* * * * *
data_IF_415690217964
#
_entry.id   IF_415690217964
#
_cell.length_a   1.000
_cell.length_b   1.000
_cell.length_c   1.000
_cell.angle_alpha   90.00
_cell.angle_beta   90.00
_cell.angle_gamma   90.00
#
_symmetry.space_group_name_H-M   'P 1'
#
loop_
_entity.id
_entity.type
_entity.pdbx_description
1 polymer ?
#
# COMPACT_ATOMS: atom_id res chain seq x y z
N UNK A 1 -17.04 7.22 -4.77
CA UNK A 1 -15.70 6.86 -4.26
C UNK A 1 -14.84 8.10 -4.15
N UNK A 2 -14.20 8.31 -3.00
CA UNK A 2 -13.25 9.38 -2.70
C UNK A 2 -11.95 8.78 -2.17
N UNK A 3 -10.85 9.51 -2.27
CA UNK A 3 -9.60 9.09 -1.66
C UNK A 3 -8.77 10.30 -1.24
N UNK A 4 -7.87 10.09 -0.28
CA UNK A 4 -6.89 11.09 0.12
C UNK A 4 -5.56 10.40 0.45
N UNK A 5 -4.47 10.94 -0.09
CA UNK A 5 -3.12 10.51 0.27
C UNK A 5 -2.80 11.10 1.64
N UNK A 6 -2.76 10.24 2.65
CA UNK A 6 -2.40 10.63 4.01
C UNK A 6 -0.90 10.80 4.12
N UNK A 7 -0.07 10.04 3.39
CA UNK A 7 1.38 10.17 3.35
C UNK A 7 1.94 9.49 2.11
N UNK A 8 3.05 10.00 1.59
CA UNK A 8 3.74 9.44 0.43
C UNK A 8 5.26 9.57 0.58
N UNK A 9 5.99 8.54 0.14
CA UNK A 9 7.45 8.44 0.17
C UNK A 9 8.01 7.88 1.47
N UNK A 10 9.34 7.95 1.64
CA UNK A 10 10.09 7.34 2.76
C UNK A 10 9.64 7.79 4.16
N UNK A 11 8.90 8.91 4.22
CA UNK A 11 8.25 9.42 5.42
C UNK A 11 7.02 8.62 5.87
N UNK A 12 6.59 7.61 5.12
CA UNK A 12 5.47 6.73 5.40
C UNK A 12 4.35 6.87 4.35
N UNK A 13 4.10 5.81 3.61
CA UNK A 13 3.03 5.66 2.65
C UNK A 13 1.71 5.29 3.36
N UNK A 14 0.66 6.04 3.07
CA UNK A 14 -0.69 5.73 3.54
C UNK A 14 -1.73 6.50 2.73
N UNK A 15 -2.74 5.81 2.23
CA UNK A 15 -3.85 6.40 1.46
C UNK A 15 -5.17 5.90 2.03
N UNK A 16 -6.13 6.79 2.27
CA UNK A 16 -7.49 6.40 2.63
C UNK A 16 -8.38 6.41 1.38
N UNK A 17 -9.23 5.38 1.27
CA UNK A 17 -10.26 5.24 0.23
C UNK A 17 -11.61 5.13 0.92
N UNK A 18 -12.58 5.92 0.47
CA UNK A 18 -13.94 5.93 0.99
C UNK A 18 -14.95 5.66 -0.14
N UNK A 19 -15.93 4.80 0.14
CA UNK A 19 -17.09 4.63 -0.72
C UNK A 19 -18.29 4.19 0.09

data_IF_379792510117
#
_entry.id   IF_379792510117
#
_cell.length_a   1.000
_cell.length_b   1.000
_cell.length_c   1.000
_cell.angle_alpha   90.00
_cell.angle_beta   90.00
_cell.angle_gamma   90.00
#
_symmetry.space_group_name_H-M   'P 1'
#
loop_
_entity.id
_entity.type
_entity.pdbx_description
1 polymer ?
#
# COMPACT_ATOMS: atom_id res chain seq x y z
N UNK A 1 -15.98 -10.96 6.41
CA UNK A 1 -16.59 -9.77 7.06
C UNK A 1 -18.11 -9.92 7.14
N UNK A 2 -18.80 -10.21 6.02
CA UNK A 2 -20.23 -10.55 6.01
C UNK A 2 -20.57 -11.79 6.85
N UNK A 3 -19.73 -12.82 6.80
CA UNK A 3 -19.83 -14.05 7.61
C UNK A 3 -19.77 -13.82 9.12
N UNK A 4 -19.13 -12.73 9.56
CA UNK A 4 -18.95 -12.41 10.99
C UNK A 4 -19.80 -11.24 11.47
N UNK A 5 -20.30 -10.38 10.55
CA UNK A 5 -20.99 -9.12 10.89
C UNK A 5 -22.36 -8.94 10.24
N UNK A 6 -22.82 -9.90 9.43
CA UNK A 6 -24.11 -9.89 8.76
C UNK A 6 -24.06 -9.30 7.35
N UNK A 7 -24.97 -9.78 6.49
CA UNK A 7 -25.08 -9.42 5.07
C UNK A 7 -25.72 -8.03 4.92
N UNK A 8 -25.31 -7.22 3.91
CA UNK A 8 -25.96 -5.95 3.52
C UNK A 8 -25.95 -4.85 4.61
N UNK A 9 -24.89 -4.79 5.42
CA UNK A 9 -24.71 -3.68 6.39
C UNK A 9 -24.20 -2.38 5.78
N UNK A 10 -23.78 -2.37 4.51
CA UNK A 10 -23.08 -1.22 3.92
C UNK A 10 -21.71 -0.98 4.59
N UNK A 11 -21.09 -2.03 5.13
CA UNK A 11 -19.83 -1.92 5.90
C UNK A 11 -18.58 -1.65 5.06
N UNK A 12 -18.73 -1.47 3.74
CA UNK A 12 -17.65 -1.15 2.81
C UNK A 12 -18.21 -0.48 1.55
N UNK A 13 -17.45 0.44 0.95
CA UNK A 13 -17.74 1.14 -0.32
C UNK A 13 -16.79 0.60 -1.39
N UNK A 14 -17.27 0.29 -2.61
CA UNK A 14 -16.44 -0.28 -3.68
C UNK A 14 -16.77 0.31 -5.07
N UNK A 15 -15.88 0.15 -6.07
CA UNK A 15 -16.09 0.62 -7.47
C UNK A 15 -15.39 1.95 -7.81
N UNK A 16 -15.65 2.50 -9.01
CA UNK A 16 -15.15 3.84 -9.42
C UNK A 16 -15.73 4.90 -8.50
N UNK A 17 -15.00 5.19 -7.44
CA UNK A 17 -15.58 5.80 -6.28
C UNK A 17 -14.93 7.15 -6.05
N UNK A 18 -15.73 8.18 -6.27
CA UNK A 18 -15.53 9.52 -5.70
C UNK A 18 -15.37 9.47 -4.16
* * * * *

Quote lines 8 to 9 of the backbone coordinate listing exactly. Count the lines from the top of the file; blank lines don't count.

_cell.angle_alpha   90.00
_cell.angle_beta   90.00